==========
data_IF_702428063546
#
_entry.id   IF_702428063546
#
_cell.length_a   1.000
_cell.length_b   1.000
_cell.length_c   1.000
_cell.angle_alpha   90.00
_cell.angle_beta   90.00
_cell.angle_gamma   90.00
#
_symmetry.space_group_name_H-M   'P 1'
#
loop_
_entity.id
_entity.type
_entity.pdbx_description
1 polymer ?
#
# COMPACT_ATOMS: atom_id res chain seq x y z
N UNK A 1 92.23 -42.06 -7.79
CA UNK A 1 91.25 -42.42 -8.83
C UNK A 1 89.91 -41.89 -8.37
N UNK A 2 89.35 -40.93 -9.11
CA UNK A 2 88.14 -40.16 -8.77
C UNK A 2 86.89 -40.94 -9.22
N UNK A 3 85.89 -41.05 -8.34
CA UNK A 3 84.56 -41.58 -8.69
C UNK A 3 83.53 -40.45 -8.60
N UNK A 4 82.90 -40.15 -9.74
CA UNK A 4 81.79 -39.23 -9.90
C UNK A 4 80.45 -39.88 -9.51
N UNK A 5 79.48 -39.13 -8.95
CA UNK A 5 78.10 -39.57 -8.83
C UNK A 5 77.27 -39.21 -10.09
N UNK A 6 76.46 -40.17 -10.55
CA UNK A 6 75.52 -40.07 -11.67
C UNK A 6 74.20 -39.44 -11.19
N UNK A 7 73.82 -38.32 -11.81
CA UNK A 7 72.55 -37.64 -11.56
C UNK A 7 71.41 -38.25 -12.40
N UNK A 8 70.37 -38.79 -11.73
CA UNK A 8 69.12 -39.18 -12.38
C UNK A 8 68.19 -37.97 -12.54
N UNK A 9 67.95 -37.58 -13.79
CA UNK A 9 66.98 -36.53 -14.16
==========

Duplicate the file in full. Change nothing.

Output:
data_IF_702428063546
#
_entry.id   IF_702428063546
#
_cell.length_a   1.000
_cell.length_b   1.000
_cell.length_c   1.000
_cell.angle_alpha   90.00
_cell.angle_beta   90.00
_cell.angle_gamma   90.00
#
_symmetry.space_group_name_H-M   'P 1'
#
loop_
_entity.id
_entity.type
_entity.pdbx_description
1 polymer ?
#
# COMPACT_ATOMS: atom_id res chain seq x y z
N UNK A 1 92.23 -42.06 -7.79
CA UNK A 1 91.25 -42.42 -8.83
C UNK A 1 89.91 -41.89 -8.37
N UNK A 2 89.35 -40.93 -9.11
CA UNK A 2 88.14 -40.16 -8.77
C UNK A 2 86.89 -40.94 -9.22
N UNK A 3 85.89 -41.05 -8.34
CA UNK A 3 84.56 -41.58 -8.69
C UNK A 3 83.53 -40.45 -8.60
N UNK A 4 82.90 -40.15 -9.74
CA UNK A 4 81.79 -39.23 -9.90
C UNK A 4 80.45 -39.88 -9.51
N UNK A 5 79.48 -39.13 -8.95
CA UNK A 5 78.10 -39.57 -8.83
C UNK A 5 77.27 -39.21 -10.09
N UNK A 6 76.46 -40.17 -10.55
CA UNK A 6 75.52 -40.07 -11.67
C UNK A 6 74.20 -39.44 -11.19
N UNK A 7 73.82 -38.32 -11.81
CA UNK A 7 72.55 -37.64 -11.56
C UNK A 7 71.41 -38.25 -12.40
N UNK A 8 70.37 -38.79 -11.73
CA UNK A 8 69.12 -39.18 -12.38
C UNK A 8 68.19 -37.97 -12.54
N UNK A 9 67.95 -37.58 -13.79
CA UNK A 9 66.98 -36.53 -14.16